Just for the nay-sayers, though. Dan finished and looked pretty good doing it.
I began taking on more water mixed with heed and somewhere in the midst of the fourth leg, I found some reserve. I played with a small group I had passed and re-passed throughout the day. Tired, struggling into a head wind, I saw them coming in my mirror and could do nothing about it.
"How're you doing?" the leader asked.
"I'll finish," I offered without much enthusiasm.
Satisfied I was done, they didn't power through and I surged to catch their draft once again. I had been doing this all day, and each time the pace would slacken or the hill would steepen and I'd find myself riding through.
I had no intention of pushing the pace this time. I just wanted to hang on. A pull into the wind is priceless and I was willing to pay just about any price if I could just hang.
My legs didn't ache. My breath was strong and even, but I lacked energy. The hills grew steeper. I no longer saw a rise in the pavement as an opportunity to rise up and challenge. Instead they now made me reach deep to find an answer.
And then it was there. Perhaps it was the water and the heed. Perhaps it was just guts and experience, but once again I found myself spinning out of the draft when the hill turned up. And then I was over the top and gone.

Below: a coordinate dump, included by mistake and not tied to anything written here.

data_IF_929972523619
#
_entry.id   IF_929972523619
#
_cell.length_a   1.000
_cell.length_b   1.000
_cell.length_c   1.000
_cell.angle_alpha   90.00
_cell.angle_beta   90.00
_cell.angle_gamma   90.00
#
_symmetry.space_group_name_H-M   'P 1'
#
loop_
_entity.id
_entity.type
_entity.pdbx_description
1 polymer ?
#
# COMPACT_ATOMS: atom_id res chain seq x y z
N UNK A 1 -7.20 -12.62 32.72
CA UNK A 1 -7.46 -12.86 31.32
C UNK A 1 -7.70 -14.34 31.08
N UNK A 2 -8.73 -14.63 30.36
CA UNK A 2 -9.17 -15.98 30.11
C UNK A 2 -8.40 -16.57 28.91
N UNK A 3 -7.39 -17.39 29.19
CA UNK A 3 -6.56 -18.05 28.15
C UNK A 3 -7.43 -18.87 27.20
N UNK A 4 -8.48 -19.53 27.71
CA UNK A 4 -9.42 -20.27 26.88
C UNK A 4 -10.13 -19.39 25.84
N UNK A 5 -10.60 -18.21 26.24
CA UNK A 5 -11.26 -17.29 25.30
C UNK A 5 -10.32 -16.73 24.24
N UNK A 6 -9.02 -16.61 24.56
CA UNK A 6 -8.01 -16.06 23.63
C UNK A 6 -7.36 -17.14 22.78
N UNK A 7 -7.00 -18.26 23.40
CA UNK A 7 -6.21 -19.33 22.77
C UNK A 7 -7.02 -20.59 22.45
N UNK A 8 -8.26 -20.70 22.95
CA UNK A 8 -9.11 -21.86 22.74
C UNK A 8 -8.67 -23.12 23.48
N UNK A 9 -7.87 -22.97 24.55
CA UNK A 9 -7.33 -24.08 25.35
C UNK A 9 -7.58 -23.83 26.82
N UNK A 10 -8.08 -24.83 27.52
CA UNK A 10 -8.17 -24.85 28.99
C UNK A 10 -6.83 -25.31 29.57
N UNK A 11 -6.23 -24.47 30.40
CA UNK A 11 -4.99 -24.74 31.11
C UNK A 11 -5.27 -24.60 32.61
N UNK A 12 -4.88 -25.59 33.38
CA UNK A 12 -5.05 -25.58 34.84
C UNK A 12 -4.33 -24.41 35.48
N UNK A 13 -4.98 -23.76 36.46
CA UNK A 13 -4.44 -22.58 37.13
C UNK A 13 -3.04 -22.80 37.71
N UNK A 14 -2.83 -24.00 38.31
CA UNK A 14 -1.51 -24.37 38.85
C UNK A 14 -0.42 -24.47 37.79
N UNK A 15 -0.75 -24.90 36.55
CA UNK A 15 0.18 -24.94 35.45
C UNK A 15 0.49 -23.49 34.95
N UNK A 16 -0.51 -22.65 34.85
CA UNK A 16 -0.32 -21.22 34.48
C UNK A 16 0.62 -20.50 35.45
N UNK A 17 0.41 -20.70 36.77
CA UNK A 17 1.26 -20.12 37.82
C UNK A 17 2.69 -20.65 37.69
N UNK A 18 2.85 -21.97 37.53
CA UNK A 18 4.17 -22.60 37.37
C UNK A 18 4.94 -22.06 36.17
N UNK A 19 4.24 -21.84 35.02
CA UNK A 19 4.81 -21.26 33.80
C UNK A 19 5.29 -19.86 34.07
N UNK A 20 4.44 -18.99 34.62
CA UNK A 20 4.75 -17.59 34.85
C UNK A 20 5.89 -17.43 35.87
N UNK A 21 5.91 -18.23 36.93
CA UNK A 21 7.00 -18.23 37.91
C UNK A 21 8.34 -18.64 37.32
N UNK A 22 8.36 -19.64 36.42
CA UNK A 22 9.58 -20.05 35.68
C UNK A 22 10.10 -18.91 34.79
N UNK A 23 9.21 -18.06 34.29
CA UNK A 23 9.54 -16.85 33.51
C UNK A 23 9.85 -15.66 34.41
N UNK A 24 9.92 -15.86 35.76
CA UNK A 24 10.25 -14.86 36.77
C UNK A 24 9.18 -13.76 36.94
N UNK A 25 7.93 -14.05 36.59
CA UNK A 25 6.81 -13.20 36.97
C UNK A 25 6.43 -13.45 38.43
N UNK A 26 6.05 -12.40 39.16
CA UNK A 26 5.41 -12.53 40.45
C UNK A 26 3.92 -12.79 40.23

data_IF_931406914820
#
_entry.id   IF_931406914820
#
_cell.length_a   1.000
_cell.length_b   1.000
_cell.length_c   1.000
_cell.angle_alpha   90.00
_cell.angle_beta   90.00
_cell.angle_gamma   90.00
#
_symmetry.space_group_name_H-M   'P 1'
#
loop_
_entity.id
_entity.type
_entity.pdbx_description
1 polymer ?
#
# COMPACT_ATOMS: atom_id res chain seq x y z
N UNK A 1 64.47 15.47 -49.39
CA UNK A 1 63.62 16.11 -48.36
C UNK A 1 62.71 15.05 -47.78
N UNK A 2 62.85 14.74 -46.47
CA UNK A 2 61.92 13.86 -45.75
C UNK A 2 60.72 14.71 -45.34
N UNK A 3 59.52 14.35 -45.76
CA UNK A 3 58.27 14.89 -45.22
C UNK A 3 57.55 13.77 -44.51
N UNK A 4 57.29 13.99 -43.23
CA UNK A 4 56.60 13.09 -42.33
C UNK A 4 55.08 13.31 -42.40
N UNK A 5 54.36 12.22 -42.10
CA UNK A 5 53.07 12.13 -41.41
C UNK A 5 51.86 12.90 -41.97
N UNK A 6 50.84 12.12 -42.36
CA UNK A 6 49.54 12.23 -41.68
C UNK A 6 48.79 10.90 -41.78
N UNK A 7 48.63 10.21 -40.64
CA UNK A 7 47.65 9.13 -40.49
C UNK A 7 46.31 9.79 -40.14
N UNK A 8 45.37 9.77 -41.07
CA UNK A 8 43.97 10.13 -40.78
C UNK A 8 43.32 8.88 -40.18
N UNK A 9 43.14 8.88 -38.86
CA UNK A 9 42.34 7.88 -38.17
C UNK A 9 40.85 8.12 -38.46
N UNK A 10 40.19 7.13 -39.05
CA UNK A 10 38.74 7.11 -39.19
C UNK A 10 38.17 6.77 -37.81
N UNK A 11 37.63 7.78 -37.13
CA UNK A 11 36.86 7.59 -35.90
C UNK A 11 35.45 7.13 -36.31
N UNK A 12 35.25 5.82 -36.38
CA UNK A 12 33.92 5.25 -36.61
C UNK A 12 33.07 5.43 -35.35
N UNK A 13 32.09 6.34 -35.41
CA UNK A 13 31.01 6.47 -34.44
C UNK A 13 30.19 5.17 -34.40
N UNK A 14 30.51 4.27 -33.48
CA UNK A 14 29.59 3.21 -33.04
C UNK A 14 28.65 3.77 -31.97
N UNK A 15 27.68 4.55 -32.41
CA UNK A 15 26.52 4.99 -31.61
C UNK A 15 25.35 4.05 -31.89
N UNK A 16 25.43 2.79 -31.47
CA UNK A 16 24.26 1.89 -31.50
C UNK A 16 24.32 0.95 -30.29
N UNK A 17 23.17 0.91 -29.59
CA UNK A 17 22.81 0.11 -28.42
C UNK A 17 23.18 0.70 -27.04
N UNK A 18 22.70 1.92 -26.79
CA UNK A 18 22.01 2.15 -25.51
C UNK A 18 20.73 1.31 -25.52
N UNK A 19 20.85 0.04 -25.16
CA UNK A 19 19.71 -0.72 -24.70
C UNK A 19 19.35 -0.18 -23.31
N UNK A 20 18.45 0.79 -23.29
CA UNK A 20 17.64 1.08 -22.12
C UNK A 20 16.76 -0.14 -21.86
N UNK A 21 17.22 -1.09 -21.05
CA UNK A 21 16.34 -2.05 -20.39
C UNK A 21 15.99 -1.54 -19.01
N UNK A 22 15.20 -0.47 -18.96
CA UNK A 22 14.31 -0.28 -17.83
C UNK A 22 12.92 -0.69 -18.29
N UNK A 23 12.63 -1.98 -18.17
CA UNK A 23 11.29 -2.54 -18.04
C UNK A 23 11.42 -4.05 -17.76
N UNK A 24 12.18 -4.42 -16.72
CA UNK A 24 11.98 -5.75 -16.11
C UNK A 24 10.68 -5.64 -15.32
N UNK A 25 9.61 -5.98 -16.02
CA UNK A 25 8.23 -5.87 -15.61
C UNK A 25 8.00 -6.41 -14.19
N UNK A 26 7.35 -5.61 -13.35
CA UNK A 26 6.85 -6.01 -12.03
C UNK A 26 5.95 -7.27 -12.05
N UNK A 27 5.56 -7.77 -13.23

But alone is not a good way to ride into a wind. I slowed, struggling, again. And there they were again. But wary, this time. They wouldn't pass. So I pulled or stayed just out of their reach for a ways to Clark Fork where a 9% grade dropped them off my pace.
I was feeling more confident by Clark Fork and there'd be huckleberry icecream on a stick dipped in chocolate.
Jack and Sandy were there looking for Dan who hadn't made an appearance. I headed out with them but soon found myself alone. Last year 80 mile riders were spread out ahead of me and I enjoyed exchanging encouragements with them as I passed. This year, the 80 milers were mostly well ahead of me.
I caught Lee about 16 miles out of Sandpoint and we rode together for a bit. He looked strong and stepped up the pace to stay with me for a time until a hill turned nasty and I lost him.